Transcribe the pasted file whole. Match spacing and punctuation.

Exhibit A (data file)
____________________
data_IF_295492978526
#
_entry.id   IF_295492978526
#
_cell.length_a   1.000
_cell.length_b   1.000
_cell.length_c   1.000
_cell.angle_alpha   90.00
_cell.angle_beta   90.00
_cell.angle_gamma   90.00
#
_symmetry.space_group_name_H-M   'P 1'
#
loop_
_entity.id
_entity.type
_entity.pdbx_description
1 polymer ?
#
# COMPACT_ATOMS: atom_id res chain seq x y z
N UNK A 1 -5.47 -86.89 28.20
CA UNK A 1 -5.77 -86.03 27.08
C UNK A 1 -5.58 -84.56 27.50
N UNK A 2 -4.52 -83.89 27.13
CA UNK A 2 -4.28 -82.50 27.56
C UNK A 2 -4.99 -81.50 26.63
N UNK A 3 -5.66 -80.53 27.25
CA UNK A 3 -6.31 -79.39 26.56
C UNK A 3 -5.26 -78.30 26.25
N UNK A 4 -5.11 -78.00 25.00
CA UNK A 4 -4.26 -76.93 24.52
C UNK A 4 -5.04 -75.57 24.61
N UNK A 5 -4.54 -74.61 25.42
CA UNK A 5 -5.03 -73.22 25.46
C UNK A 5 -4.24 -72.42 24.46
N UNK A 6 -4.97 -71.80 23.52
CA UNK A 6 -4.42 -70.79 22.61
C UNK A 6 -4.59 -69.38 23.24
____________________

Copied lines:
data_IF_295492978526
#
_entry.id   IF_295492978526
#
_cell.length_a   1.000
_cell.length_b   1.000
_cell.length_c   1.000
_cell.angle_alpha   90.00
_cell.angle_beta   90.00
_cell.angle_gamma   90.00
#
_symmetry.space_group_name_H-M   'P 1'
#
loop_
_entity.id
_entity.type
_entity.pdbx_description
1 polymer ?
#
# COMPACT_ATOMS: atom_id res chain seq x y z
N UNK A 1 -5.47 -86.89 28.20
CA UNK A 1 -5.77 -86.03 27.08
C UNK A 1 -5.58 -84.56 27.50
N UNK A 2 -4.52 -83.89 27.13
CA UNK A 2 -4.28 -82.50 27.56
C UNK A 2 -4.99 -81.50 26.63
N UNK A 3 -5.66 -80.53 27.25
CA UNK A 3 -6.31 -79.39 26.56
C UNK A 3 -5.26 -78.30 26.25
N UNK A 4 -5.11 -78.00 25.00
CA UNK A 4 -4.26 -76.93 24.52
C UNK A 4 -5.04 -75.57 24.61
N UNK A 5 -4.54 -74.61 25.42
CA UNK A 5 -5.03 -73.22 25.46
C UNK A 5 -4.24 -72.42 24.46
N UNK A 6 -4.97 -71.80 23.52
CA UNK A 6 -4.42 -70.79 22.61
C UNK A 6 -4.59 -69.38 23.24